Everything You Need to Know About Down Payment

Introduction

Buying or owning a new home in Georgia can be tedious task. First of all one has to find a suitable home in a suitable area which itself is hugely time consuming. Then there’s the process of down payment or mortgage, a process that not many home buyers are familiar with.

New and gullible buyers looking for new home buying options in Jonesboro can be easily fooled into paying higher rates of mortgage and compulsory down payment by sketchy and unknown firms if they are not aware of its important aspects beforehand. This post aims to clarify some important points relating to those.

What are Down Payment and Mortgage?

Imagine you want to buy a good house. The market price of that house is $50,000, but you can afford to pay only about $10,000. This amount is called down payment. The remaining $40,000 left is called mortgage, which you’ll have to pay in installments along with a fixed interest.

Myths Debunked

Myth #1: Many people who are looking for new home buying options believe that down payment is compulsory, and one cannot buy a new house if they do not hand over a portion of the house’s cost in cash. Sadly that is not true for all. There are many loan options that clearly state that down payments are optional. You can either pay some amount from your pocket or buy the entire house on mortgage. For more information, you can check with the locally available mortgage options in your area.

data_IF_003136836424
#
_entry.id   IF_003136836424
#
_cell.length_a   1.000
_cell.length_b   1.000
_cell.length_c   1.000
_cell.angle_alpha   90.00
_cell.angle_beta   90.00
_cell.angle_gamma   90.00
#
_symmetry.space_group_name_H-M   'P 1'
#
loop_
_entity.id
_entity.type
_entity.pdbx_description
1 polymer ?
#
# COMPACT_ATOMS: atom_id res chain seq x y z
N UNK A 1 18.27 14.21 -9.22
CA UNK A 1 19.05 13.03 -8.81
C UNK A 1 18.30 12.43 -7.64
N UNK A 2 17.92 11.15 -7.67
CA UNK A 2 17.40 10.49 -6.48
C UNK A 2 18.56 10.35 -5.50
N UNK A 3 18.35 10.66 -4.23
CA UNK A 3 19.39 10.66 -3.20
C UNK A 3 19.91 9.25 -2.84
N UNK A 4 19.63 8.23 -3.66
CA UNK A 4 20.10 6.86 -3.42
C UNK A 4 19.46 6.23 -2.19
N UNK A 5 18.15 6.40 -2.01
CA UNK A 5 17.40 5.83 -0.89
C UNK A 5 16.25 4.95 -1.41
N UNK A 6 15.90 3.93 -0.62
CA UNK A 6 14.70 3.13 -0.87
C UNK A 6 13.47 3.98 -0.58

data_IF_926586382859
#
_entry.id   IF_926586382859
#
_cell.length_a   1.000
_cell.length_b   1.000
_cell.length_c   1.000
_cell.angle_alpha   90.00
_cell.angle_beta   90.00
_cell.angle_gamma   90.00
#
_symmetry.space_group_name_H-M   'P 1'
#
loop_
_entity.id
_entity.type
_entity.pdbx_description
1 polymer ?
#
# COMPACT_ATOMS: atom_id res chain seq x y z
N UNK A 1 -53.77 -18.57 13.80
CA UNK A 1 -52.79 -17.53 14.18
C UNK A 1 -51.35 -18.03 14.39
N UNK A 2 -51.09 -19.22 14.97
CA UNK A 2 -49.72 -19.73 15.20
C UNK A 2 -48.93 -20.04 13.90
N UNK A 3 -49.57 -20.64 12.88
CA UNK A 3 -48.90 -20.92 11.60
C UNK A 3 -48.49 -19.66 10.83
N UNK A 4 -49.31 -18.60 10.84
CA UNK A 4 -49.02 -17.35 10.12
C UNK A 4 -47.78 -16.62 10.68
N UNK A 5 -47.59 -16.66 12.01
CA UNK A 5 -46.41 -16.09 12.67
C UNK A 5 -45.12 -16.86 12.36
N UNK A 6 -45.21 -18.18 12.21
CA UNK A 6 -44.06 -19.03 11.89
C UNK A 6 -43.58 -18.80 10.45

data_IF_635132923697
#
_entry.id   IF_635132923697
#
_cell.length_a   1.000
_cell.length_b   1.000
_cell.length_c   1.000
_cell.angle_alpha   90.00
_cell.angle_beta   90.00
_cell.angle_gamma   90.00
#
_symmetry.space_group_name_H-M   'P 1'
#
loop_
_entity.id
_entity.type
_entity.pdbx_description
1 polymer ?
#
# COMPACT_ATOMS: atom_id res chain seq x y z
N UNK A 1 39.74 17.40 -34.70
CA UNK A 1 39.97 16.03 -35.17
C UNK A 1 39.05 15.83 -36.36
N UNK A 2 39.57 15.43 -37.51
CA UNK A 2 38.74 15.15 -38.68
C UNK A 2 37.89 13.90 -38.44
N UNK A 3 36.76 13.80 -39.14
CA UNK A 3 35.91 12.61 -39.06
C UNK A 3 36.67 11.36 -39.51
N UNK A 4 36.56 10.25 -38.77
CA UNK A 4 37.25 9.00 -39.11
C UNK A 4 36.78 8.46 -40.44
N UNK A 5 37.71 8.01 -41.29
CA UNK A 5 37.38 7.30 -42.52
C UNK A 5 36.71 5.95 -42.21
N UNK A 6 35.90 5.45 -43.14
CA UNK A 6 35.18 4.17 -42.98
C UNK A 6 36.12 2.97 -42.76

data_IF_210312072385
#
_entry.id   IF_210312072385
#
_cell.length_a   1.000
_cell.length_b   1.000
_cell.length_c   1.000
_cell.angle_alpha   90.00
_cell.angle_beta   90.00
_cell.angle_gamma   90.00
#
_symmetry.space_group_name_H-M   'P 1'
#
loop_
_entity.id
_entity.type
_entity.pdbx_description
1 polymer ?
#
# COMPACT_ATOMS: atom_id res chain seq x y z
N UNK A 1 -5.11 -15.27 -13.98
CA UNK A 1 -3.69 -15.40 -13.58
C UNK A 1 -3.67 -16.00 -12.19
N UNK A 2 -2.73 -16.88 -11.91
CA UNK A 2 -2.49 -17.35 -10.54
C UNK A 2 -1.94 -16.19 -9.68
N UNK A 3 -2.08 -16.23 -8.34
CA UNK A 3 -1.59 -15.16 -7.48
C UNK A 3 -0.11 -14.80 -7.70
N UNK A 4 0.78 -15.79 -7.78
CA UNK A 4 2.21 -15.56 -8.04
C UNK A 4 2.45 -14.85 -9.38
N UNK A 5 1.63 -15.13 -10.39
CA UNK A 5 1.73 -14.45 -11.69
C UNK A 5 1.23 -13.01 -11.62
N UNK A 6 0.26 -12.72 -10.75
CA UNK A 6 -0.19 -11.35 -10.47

Myth #2: A survey conducted by the National Association of Realtors showed that about 87% of the first time buyers believe that the minimum down payment for buying a new house is 10% or more. This is simply not true. The average down payment for first time buyers stands at an average of 6% more or less, and there are a few loan programs that do not require down payment at all!

Advantages of Down Payment

  1. You pay a lower loan amount as mortgage.
  2. No mortgage insurance necessary.
  3. More number of loan options to choose from

Disadvantages of Down Payment

  1. More down payment does not equal better mortgage rate.
  2. Your cash reserves for emergencies might get depleted.
  3. Risks are greater with down payments.

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